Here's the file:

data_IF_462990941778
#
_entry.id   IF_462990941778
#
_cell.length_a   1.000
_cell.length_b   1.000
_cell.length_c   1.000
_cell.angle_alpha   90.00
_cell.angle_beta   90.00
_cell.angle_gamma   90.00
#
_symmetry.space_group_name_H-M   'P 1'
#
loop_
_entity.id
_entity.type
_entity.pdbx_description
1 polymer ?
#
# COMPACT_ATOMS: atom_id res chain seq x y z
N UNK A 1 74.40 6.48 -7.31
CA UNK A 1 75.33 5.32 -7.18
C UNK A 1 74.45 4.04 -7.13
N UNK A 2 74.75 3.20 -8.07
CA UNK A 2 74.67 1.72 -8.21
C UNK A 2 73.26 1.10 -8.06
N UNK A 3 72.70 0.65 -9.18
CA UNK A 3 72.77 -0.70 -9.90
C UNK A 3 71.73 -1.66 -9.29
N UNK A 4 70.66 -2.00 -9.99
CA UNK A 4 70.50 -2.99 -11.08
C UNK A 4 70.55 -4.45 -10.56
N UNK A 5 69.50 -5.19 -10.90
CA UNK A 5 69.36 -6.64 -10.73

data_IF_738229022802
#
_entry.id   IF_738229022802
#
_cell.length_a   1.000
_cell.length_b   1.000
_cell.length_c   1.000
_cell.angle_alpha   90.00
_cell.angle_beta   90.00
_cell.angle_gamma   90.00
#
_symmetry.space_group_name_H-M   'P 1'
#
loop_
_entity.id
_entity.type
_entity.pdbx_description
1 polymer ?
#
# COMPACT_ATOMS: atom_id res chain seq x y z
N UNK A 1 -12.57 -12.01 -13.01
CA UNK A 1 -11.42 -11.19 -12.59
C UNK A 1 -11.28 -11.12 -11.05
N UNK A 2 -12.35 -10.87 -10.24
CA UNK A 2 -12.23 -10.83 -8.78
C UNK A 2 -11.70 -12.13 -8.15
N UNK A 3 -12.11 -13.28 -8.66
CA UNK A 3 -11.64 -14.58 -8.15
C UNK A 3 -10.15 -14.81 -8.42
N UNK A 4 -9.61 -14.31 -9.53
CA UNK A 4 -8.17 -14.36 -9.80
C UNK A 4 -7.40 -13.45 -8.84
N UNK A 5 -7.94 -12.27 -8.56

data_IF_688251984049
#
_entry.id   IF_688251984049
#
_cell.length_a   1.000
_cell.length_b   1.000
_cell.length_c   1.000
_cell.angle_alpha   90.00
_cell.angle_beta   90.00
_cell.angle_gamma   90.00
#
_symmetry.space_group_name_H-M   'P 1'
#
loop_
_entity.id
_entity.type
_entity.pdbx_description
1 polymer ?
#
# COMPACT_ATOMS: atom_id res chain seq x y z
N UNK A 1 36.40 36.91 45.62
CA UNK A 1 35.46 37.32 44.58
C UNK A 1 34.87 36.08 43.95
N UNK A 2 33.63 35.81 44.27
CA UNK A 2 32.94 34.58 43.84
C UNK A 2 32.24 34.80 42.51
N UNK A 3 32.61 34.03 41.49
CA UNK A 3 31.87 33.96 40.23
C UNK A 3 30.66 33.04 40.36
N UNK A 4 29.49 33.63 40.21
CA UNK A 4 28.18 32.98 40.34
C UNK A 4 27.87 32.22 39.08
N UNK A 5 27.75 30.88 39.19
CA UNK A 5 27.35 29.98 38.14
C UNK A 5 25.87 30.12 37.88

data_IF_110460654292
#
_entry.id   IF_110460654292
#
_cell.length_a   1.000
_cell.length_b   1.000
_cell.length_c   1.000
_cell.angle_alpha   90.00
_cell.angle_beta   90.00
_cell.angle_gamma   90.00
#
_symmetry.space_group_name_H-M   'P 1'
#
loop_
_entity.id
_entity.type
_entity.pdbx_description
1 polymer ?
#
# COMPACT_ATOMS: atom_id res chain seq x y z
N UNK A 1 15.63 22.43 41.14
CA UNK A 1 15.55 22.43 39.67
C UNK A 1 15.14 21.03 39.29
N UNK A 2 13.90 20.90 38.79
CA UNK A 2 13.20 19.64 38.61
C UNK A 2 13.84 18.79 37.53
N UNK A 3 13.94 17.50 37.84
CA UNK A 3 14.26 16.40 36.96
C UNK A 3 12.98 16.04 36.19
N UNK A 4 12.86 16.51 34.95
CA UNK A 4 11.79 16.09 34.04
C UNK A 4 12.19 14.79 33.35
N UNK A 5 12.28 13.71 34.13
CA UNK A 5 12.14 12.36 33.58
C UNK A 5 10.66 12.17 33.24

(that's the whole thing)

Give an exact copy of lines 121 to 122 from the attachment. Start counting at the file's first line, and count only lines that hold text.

#
# COMPACT_ATOMS: atom_id res chain seq x y z